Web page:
It looks like the first strike was there in the living room because the victim may have heard a knock and went to answer the door but the offender made it in before she had a chance to react. Although she may have been attacked in the kitchen with blood stain D, that may be a transfer stain. A transfer stain is that of when blood is transferred or smeared from one object to another. I also noticed that she had wounds on her right hand and arm. She is right handed and was possibly trying to fend off her attacker. Those may be defensive wounds.
A closer look at the crime scene I think the victim was stabbed in the kitchen with a knife from her own set. That would explain blood A. Blood B I think is that of falling blood from the wound. It may have just dripped on the floor next to the dishes. The separation of these drops from the primary source of blood, blood A, is caused by the constant gravitational forces exceeding the cohesive forces of the surface tension. (Bevel & Gardner)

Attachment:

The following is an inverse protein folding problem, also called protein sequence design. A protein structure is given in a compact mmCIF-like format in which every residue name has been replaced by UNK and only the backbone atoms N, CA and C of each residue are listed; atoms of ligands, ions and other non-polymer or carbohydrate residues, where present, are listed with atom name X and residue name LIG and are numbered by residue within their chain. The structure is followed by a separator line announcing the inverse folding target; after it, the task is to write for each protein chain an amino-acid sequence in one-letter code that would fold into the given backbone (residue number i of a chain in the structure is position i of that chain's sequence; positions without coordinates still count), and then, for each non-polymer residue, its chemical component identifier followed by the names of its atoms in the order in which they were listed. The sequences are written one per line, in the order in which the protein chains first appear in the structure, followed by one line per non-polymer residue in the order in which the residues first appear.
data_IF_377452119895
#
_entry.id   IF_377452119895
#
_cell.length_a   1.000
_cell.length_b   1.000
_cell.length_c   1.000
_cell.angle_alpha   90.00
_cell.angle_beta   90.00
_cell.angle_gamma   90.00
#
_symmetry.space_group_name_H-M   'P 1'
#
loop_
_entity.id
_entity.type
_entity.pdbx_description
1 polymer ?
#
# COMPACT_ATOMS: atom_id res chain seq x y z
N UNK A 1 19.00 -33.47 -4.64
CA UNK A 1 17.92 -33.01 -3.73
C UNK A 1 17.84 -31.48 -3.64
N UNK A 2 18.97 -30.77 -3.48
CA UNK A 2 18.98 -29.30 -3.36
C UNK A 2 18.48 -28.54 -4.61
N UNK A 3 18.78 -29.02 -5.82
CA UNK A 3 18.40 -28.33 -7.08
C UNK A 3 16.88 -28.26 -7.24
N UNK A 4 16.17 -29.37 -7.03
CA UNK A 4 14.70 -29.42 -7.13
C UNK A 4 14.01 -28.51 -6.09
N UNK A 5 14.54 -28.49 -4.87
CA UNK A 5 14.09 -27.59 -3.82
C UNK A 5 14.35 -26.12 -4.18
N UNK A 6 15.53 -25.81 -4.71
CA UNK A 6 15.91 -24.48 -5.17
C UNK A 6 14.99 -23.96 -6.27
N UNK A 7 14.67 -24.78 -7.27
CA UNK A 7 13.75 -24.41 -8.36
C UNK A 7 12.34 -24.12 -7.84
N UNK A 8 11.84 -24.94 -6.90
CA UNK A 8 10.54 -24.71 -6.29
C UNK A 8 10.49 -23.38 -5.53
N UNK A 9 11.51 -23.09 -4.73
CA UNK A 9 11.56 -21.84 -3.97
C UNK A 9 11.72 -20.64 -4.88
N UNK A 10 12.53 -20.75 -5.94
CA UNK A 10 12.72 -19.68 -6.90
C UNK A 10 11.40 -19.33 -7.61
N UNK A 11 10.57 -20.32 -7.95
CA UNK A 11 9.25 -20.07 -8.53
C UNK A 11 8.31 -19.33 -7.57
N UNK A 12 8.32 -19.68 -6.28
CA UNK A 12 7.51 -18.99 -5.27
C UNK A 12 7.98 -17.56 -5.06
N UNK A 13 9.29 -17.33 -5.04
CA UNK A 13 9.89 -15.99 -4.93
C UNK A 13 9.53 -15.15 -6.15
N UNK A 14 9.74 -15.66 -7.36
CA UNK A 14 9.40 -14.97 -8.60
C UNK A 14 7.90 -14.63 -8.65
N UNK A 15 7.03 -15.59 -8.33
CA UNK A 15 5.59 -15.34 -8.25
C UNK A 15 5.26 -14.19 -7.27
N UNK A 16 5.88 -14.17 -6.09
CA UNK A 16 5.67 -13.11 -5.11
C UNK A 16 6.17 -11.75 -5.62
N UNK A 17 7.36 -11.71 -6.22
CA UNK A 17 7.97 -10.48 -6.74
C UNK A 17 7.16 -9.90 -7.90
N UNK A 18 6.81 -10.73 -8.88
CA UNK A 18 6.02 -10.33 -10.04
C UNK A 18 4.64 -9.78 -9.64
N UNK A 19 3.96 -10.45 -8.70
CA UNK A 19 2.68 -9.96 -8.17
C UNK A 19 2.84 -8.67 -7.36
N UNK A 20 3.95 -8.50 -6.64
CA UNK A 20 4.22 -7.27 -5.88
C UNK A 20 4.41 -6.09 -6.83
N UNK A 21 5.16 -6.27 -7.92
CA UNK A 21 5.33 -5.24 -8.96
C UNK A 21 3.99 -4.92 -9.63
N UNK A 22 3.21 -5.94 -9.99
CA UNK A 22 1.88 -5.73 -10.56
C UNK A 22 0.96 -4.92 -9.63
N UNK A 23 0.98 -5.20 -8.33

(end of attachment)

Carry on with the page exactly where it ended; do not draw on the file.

Blood C might have been caused by her movement into the other room to try to get away from the offender. The elongation of the blood drop is produced by the drop contacting and wiping or skidding against the target surface. Blood E & F are either cast off or from the force of the femoral artery if it was severed. When a free falling drop of blood traveling through the air and strikes a non horizontal surface, the resulting blood stain is more oval or elliptical and elongated relative to the angle of impact.
Blood G I think was transferred from the blood stained towel and the foot wear impressions that may or may not be blood covered. I think that blood H may just be cast off material which happens when blood is acted upon by an outside centripetal force. Of course blood H could be considered a transfer stain if there was a struggle. The scenario isn’t very forthcoming with that information.